The quality of life questionnaire was the HNC adaptation of the Oral Mucositis Daily Questionnaire (OMWQ). It is designed to assess the severity and impact of the oral mucositis by evaluating mouth and throat soreness and the degree to which the mouth and throat soreness interferes with activities of daily life such as eating, swallowing, drinking, talking and sleeping.
This outcome measures soreness in both the mouth and throat.
This outcome is not a combination of several sub-scales. This outcome was the response to the single question: "On a scale from 0 to 10, how would you rate your OVERALL MOUTH AND THROAT SORENESS during the past 24 hours?"
Mouth and throat soreness was measured as a single scale from 0 (no soreness) to 10 (worst soreness possible).
- How Does Increase in Pain Scores Affect Quality of Life Questionnaire While Adjusting for the Measured Lateral Tongue Mucosal Dose? [ Time Frame: 3 years ]
The quality of life questionnaire was the HNC adaptation of the Oral Mucositis Daily Questionnaire (OMDQ). It is designed to assess the severity and impact of the oral mucositis by evaluating mouth and throat soreness and the degree to which the mouth and throat soreness interferes with activities of daily life such as eating, swallowing, drinking, talking and sleeping.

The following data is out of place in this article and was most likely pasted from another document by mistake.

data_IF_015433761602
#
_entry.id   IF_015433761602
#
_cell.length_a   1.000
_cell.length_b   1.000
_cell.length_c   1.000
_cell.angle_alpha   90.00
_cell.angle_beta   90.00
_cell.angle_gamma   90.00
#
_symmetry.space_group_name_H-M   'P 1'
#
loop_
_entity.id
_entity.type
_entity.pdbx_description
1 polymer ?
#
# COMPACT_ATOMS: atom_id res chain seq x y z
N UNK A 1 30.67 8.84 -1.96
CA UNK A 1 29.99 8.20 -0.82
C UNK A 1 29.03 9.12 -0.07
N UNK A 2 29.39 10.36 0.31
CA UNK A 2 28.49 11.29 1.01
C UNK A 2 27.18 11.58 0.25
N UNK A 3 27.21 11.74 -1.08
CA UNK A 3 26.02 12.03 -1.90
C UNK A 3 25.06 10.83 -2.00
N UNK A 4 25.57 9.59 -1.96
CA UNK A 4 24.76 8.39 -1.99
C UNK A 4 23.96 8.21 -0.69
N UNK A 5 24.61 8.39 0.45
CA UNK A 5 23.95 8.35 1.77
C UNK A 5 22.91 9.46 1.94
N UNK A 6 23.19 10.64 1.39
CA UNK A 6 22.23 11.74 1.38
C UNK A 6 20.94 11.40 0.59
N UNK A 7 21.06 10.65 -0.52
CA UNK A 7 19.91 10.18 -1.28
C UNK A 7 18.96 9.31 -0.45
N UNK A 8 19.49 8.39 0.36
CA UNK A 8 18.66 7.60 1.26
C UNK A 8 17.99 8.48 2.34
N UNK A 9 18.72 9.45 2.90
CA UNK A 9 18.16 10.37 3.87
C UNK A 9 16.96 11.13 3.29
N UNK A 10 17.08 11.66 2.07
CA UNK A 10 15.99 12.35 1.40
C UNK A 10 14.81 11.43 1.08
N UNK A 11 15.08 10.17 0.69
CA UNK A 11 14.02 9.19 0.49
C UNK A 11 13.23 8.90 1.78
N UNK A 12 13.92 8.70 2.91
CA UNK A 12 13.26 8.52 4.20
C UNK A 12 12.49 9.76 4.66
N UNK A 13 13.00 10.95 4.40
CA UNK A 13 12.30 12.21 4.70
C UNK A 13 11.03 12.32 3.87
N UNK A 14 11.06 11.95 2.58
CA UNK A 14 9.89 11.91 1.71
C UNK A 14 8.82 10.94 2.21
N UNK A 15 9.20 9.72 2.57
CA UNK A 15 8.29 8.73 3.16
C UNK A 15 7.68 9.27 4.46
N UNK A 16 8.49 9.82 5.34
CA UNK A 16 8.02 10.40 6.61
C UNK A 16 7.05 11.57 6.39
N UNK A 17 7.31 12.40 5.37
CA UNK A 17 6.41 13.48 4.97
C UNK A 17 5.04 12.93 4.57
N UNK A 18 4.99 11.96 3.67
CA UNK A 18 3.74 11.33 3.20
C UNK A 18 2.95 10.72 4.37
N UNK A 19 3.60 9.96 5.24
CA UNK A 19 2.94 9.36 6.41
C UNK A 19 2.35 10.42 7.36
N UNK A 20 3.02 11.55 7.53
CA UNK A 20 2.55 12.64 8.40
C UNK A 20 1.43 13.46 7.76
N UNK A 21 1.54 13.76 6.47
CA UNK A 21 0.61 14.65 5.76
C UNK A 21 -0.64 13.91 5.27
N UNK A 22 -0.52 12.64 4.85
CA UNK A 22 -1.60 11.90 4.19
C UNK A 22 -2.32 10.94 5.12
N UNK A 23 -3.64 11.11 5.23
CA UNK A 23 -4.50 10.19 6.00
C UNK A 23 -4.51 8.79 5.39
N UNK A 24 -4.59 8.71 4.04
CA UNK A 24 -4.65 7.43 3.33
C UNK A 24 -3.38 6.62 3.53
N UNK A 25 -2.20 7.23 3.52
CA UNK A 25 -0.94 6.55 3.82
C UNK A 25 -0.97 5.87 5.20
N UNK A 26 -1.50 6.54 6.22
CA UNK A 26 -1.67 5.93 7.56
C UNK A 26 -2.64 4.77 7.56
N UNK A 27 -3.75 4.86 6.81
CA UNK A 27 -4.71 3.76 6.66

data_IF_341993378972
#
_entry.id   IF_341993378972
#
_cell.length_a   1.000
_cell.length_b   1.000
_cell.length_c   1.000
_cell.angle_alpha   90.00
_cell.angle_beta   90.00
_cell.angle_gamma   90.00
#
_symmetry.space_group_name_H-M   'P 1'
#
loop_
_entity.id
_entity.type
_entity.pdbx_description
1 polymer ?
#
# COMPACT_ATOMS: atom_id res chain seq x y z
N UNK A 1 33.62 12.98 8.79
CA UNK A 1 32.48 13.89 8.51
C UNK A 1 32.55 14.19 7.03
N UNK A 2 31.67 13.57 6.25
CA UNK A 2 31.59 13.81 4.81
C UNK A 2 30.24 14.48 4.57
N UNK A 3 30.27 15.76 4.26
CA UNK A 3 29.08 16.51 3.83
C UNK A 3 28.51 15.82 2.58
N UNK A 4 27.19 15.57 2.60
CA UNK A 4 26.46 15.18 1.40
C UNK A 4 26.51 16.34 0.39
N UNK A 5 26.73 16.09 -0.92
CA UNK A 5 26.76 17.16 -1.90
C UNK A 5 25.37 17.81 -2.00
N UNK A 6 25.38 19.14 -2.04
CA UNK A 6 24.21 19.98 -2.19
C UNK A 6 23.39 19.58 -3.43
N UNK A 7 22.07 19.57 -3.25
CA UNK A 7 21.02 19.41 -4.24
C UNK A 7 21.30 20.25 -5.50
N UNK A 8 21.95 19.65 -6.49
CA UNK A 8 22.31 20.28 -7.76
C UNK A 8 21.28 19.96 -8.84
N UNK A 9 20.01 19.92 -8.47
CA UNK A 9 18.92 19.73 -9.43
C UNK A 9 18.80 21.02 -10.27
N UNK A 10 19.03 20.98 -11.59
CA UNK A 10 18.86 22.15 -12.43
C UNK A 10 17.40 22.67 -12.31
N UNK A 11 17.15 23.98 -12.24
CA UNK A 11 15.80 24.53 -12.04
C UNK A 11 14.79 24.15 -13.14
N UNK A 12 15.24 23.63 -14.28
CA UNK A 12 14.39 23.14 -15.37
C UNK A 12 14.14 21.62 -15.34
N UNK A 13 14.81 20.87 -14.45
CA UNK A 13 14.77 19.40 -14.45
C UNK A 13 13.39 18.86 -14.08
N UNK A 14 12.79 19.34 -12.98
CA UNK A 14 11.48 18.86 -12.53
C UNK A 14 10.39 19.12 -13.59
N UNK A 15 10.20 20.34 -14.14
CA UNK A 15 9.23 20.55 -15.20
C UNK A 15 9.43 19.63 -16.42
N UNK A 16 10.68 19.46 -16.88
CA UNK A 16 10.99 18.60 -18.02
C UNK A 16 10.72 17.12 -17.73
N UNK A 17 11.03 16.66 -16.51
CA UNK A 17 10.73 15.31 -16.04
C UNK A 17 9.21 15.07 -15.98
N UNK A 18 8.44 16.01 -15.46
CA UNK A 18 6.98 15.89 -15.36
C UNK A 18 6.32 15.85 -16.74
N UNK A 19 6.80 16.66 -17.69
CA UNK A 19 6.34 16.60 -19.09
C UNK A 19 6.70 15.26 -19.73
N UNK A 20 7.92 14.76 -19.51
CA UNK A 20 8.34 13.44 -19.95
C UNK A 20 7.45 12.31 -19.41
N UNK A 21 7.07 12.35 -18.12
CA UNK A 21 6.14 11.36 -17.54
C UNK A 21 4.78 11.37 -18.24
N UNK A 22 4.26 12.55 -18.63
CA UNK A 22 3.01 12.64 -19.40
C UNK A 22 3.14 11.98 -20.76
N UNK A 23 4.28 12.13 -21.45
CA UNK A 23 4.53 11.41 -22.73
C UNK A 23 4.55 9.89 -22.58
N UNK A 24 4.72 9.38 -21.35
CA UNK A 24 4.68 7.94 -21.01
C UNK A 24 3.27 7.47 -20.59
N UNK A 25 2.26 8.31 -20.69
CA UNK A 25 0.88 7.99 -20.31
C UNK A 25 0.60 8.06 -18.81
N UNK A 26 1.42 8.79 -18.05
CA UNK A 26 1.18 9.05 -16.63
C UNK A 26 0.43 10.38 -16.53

This outcome measures pain in the mouth only.
This outcome is not a combination of several sub-scales. This outcome was the response to a single question: "On a scale from 0 to 10, what number best describes the MOUTH PAIN that you experienced in the past 24 hours?"
Mouth pain scale was measured as a single scale from 0 (no pain) to 10 (worst pain imaginable).
To learn more about this study, you or your doctor may contact the study research staff using the contact information provided by the sponsor.
Please refer to this study by its ClinicalTrials.gov identifier (NCT number): NCT01576939
|United States, California|
|Stanford University School of Medicine|
|Stanford, California, United States, 94305|
|Principal Investigator:||Quynh-Thu Le, MD||Professor of Radiation Oncology|